United States District Court, N.D. Ohio, Eastern Division
UNITED STATES OF AMERICA, Plaintiff.
$23, 000.00 in U.S. CURRENCY. Defendant.
C. NUGENT UNITED STATES DISTRICT JUDGE.
matter is before the Court upon the Plaintiffs. United States
of America's, ("United States"), Motion to
Strike Claim and Answer for failing to Respond to Special
Interrogatories. (ECF #21). Claimant, Robert Coore
("Claimant Coore"), timely filed a Response. (ECF
#23). Also before this Court is a Motion for Summary Judgment
on the Issue of Standing filed by Plaintiff, the United
States (ECF #25). Claimant Coore filed a Response to the
Motion for Summary Judgment, (ECF #27), and the United States
filed a Reply Brief (ECF #28). Therefore, this matter is
fully briefed and ripe for review.
FACTUAL AND PROCEDURAL HISTORY
case originates as a civil in rem forfeiture
complaint filed by the United States on August 26, 2016,
against $23, 000.00 in U.S. Currency. (ECF #1). On February
24, 2016. Claimant Coore was at the Cleveland Hopkins
International Airport as a ticketed passenger who paid cash
for a one-way flight to Orange County, California. The Drug
Enforcement Agency Cleveland Transportation Interdiction
Group ("DEA"), received information that Taiwan
Wiggins and Dalante Allison, both having previous felony drug
convictions, had also paid cash for one-way tickets on the
same flight. DEA agents spoke to Claimant Coore, who
provided false information about his identity, his employer
and his reason for traveling. (See ECF #21, pp. 2-3). The DEA
agents searched Claimant Coore and his belongings, and found
$23, 000.00 in cash, which they seized. (Id.).
Claimant Coore has since been deported. (See ECF #23. p. 2).
August 26. 2016. the United States filed a Complaint in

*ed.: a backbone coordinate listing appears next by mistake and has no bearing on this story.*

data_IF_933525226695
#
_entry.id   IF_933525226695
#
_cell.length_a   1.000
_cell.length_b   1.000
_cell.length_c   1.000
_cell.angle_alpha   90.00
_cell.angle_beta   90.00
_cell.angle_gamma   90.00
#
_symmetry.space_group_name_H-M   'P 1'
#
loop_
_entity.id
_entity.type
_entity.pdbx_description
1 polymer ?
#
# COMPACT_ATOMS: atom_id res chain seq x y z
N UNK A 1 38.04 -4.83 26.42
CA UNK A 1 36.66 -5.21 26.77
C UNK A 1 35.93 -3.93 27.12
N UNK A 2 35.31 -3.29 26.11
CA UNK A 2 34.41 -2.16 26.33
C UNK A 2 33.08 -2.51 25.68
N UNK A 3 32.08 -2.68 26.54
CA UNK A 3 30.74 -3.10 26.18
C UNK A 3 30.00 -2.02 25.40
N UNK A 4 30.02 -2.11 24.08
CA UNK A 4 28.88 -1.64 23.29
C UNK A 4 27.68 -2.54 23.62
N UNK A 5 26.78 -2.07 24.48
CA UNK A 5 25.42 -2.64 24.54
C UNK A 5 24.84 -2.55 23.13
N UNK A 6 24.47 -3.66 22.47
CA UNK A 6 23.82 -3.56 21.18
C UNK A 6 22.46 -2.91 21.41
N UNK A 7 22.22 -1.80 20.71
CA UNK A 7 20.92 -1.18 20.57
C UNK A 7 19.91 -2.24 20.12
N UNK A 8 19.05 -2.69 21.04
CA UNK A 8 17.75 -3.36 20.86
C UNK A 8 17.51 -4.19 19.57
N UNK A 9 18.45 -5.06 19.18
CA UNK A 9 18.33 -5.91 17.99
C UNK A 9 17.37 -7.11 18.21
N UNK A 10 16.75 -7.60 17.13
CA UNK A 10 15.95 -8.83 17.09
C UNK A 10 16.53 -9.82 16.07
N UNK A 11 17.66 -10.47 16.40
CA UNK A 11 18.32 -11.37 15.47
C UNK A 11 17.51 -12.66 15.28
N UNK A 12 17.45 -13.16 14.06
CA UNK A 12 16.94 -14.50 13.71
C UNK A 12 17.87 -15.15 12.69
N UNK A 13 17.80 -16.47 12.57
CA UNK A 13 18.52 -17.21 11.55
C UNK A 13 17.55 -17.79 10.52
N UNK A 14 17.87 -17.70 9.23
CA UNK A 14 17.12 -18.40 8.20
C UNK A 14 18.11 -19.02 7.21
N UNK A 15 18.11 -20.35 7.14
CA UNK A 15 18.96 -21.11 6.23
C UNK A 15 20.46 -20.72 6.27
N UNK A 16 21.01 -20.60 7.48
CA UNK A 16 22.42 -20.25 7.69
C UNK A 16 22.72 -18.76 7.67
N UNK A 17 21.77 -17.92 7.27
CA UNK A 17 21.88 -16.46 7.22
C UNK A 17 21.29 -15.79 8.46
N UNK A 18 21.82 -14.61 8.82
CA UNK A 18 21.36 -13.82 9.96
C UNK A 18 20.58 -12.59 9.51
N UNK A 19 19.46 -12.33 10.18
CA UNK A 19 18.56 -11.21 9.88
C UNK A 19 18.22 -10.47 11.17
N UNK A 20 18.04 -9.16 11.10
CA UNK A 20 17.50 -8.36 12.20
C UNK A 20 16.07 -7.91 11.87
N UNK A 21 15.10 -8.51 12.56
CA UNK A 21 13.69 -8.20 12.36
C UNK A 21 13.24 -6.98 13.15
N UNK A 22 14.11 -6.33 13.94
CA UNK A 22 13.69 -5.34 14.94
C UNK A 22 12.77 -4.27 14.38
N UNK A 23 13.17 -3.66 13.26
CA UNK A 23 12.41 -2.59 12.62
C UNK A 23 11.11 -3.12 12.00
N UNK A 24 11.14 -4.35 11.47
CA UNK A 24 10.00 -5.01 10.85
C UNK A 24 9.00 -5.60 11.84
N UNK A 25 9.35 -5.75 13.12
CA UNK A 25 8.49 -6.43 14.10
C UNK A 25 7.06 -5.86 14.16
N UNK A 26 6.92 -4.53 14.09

Forfeiture pursuant to 21 U.S.C. § 881(a)(6). alleging
that the seized currency was subject to forfeiture
"because it constitutes proceeds traceable to drug
trafficking activities, and/or [was] used or intended to be
used to facilitate drug trafficking in violation of 21 U.S.C.
§ 841(a) and/or 846." (ECF #1. PageID 2).
September 27. 2016. Claimant Coore filed a Verified Claim
asserting to be "the person who is the sole owner of
these monies." (ECF #8. PageID 32). In October 2017, the
United States challenged Claimant Coore's standing to
pursue his claim by propounding upon him Special
Interrogatories. Having received no response to the Special
Interrogatories as of February 20TS, the United States filed
its Motion to Strike. (ECF #21). The United States argued in
its Motion to Strike that Claimant Coore's claim and
answer should be stricken pursuant to Rule G(6) of the
Federal Rules of Civil Procedure's Supplemental Rules for
Admiralty or Maritime Claims and Civil Forfeiture Actions
(the "Supplemental Rules"), which provides that
"at any time before trial, the Government may move to
strike a claim or answer for failing to comply with . ..
[this Rule]. (ECF #21, pp. 5-8).
March 16. 2018. Claimant Coore responded to each Special
Interrogatory with the following statement: "I wish to
assert my Fifth Amendment Privilege not to answer.** (ECF
April 9. 2018. the United States filed its Motion for Summary
Judgment on the Issue of Standing, arguing that Claimant
Coore has not met his burden of proving standing to present
his claims as the sole owner of the seized monies. (ECF #25).
Claimant Coore replied by stating that he does have standing,
and that the United States has to prove it conducted a
consensual search in order to prevail. (ECF #28) 
reasons set forth herein, the United States" Motion to
Strike (ECF #21) is DENIED as MOOT and the United
States" Motion for Summary Judgment (ECF #25) is
SUMMARY JUDGMENT STANDARD
judgment is appropriate when no genuine issues of material
fact exist and the moving party is entitled to judgment as a
matter of law. Celotex Corp. v. Catrett. 477 U.S.
317. 322-23 (l986)(citing Fed.R.Civ.P. 56(c)). The burden of
showing the absence of any genuine issue of material fact
rests with the moving party:
[A] party seeking summary judgment always bears the initial
responsibility of informing the district court of the basis
for its motion, and identifying those portions of "the
pleadings, depositions, answers to interrogatories, and
admissions on file, together with affidavits." if any.
which it believes demonstrates the absence of a genuine issue
of material fact.
Id. at 323.
fact is "material only if its resolution will affect the
outcome of the lawsuit." Anderson v. Liberty
Lobby, 477 U.S. 242. 248 (1986). Accordingly, the
nonmoving part}' must present "significant probative
evidence" to demonstrate that 'there is [more than]
some metaphysical doubt as to the material facts/"
Moore v. Philip Morris Cos., Inc.,8 F.3d 335. 340
(6th Cir. 1993). The nonmoving party may not
simply rely on its pleading, but must "produce evidence
that results in a conflict of ...